From January to March, RTÉ said further discussions on terms and conditions continued and a draft contract was sent to NK Management on 10 March.

In his response on 20 March, Noel Kelly included a draft ‘side letter’ stating that RTÉ will guarantee and underwrite the proposed €75,000 yearly commercial arrangement. 

RTÉ’s former Director General Dee Forbes, who allegedly was the only member of the organisation who was fully aware of all the facts connected to Tubridy’s agreement, “verbally agreed” to underwrite the deal on 7 May 2020, according to the Grant Thornton review and RTÉ’s statement.

Adrian Lynch reiterated this point before the Oireachtas committee today.

The two €75,000 payments were paid by RTÉ’s barter account, and were described on invoices as “consultancy fees”. 

When asked why this was never questioned, RTÉ’s head of commercial Geraldine O’Leary said she could not answer “because I cannot remember the precise detail”.

She said the invoices were raised by her office. Fianna Fáil TD Christopher O’Sullivan asked whether the invoices pertaining to Tubridy’s payment which had the words “consultancy fees” would not have “raised flags”, O’Leary said Tubridy’s name was not on the invoices.

“But you knew the invoices pertained to the payment of Mr Tubridy,” O’Sullivan said.

“Yes, because I was aware that they were related to the €75,000 per annum,” O’Leary responded.

O’Sullivan said it was “seriously concerning” that there was such a “lack of oversight” within O’Leary’s office. 

“Clearly there wasn’t the checks and balances in place to see that the term consultancy fees on an invoice that pertained to the payment of Mr Tubridy wasn’t flagged at that time. I think that beggars belief to be honest.”

‘No way’ RTÉ should sign the deal

According to the Grant Thornton audit, a “Tri-Partite Agreement” was made between Renault, RTÉ and NK Management (on behalf of Ryan Tubridy) for October 2020 to 31 December 2021.

No exact start date was provided by the audit or the statement from Lynch to this agreement, only “October 2020″.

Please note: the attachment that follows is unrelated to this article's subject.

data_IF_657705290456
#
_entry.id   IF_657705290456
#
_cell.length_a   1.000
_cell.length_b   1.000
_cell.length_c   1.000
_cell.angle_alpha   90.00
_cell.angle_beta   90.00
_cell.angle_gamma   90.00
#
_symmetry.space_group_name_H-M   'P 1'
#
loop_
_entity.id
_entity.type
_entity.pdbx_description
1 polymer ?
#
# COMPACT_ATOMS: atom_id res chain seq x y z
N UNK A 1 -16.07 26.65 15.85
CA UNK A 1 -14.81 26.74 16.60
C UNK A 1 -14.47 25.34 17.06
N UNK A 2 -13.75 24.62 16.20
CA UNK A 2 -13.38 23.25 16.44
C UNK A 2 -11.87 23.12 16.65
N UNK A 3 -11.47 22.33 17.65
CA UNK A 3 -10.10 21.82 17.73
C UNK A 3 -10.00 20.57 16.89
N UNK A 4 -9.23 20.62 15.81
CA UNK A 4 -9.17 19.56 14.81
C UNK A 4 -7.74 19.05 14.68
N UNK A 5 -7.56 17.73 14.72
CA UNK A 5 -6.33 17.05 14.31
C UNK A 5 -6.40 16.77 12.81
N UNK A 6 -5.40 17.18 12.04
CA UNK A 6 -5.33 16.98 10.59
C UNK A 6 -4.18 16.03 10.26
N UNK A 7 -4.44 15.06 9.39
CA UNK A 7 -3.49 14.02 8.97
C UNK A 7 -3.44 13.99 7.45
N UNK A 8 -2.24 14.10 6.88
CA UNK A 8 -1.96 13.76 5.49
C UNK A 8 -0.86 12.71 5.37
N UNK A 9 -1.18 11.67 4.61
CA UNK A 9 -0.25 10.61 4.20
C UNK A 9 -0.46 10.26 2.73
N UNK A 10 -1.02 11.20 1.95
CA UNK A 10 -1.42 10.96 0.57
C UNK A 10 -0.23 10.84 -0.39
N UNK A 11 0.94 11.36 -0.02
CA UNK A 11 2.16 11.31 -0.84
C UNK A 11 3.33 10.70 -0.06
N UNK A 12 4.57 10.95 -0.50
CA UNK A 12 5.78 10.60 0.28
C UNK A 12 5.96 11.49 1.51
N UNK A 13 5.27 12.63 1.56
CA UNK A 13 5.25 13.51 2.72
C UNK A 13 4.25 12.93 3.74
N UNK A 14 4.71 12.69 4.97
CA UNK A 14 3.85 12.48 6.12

There was also “no mention of a monetary amount for the provision of Requirements or Services” under the tri-partite agreement, but it did include the provision of three public appearances by Tubridy.

For these events, RTÉ also agreed to front the bill and the broadcaster paid, via the UK barter account, for the costs of hosting the commercial sponsor’s events to the tune of €30,586, last year. This ended up being valued at €47,477 in the barter account. 

Talks took place between the three parties for this agreement during 27 July and 22 October 2020, according to the RTÉ statement.

However, Renault were approached 24 July and were invoiced €75,000 by NK Management for “bespoke partnership” between Renault and Tubridy to include personal appearances.

The Grant Thornton audit suggests that Renault agreed to the tri-partite agreement on 29 September 2020, even though they had already paid and been credited the €75,000 fee by RTÉ on 31 July 2020.

Renault did not sign the agreement until 15 April 2021 as per page 10, 2.7 (d) (i) of the Grant Thornton Audit.

According to the the timeline provided by RTÉ on Tuesday, NK Management got a guarantee from RTÉ on the agreement on 7 May 2020.

It then invoiced Renault in July 2020, received the tri-partite Agreement in October 2020 and “furnished” the deal between 29 March and 22 April 2021.

Agreement never signed